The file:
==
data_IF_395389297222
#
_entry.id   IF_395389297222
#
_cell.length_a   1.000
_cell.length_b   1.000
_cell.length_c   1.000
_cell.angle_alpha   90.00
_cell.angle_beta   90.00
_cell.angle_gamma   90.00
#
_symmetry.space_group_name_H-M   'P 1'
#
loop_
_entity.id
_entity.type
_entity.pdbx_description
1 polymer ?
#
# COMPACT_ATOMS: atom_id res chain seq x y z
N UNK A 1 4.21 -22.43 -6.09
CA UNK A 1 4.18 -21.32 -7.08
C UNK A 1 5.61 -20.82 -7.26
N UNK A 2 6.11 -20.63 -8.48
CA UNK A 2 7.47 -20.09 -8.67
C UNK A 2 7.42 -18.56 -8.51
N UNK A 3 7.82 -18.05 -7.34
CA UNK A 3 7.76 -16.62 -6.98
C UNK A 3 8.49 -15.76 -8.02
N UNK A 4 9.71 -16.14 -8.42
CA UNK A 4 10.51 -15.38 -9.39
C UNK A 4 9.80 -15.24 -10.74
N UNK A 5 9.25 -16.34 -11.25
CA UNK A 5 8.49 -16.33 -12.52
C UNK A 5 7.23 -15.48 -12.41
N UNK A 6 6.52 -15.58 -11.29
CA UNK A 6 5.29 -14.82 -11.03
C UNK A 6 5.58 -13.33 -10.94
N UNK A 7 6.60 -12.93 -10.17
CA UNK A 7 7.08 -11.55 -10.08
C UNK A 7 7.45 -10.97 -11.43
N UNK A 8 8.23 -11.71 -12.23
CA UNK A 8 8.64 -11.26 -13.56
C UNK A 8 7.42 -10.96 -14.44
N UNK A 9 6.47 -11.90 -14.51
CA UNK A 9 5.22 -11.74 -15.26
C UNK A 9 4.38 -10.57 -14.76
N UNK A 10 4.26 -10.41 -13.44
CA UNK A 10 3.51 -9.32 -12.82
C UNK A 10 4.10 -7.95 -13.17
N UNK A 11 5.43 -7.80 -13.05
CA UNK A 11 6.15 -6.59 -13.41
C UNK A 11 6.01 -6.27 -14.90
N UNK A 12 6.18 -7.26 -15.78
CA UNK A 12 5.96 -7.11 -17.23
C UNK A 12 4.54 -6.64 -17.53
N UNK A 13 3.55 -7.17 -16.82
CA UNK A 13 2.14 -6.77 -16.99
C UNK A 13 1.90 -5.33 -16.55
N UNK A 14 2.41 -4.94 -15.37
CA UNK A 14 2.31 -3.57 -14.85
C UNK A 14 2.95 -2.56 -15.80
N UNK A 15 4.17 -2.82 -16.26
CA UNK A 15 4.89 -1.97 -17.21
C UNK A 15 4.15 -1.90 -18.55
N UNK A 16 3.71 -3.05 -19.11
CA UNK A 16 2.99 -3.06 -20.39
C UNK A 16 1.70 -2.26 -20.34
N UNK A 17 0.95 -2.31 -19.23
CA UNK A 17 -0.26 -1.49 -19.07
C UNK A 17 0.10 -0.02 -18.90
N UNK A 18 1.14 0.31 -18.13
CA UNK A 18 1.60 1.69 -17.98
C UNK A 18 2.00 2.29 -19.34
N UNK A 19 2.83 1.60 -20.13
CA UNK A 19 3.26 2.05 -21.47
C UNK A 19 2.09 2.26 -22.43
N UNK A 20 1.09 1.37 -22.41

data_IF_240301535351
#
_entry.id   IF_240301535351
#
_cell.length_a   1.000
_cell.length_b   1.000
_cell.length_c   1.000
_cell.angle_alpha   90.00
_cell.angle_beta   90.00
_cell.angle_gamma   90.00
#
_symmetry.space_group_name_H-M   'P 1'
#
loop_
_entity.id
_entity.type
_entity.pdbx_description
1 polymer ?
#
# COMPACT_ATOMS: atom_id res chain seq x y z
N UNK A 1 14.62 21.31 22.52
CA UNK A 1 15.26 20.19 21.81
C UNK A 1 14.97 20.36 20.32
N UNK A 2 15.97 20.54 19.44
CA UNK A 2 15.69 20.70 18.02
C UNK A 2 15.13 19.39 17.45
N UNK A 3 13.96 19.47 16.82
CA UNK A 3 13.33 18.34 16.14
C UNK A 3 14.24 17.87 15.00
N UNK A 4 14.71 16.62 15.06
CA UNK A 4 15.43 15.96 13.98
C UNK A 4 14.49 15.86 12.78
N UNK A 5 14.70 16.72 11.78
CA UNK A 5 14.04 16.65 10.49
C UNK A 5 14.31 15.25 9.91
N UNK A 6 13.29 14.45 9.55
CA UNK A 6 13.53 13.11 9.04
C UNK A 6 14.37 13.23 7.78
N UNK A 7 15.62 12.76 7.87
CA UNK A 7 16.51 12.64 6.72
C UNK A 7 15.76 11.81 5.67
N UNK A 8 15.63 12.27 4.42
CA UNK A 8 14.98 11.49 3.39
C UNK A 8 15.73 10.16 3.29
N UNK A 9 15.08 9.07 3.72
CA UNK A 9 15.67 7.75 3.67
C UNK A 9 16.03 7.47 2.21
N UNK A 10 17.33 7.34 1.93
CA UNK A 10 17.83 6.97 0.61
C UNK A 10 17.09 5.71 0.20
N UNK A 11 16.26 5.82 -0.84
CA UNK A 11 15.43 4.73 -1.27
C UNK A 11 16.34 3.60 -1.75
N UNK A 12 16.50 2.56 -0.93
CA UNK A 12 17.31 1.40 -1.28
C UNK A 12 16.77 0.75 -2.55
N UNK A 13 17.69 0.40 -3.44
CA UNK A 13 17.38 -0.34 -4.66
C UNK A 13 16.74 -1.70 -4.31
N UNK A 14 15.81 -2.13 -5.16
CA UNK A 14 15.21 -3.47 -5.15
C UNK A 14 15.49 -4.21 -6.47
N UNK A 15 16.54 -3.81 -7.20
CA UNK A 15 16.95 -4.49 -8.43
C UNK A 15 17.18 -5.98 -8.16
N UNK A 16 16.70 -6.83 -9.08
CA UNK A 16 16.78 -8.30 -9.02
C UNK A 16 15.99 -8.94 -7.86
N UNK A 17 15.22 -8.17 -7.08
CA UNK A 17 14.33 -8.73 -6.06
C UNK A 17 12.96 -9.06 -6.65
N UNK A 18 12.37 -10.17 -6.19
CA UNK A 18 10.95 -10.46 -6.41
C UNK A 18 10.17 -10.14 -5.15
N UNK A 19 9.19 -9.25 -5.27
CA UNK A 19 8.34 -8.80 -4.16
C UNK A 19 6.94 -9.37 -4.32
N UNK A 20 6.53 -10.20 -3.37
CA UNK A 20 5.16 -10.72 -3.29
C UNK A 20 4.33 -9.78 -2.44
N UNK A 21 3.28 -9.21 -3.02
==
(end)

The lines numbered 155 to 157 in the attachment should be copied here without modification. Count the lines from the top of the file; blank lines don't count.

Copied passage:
C UNK A 19 6.94 -9.37 -4.32
N UNK A 20 6.53 -10.20 -3.37
CA UNK A 20 5.16 -10.72 -3.29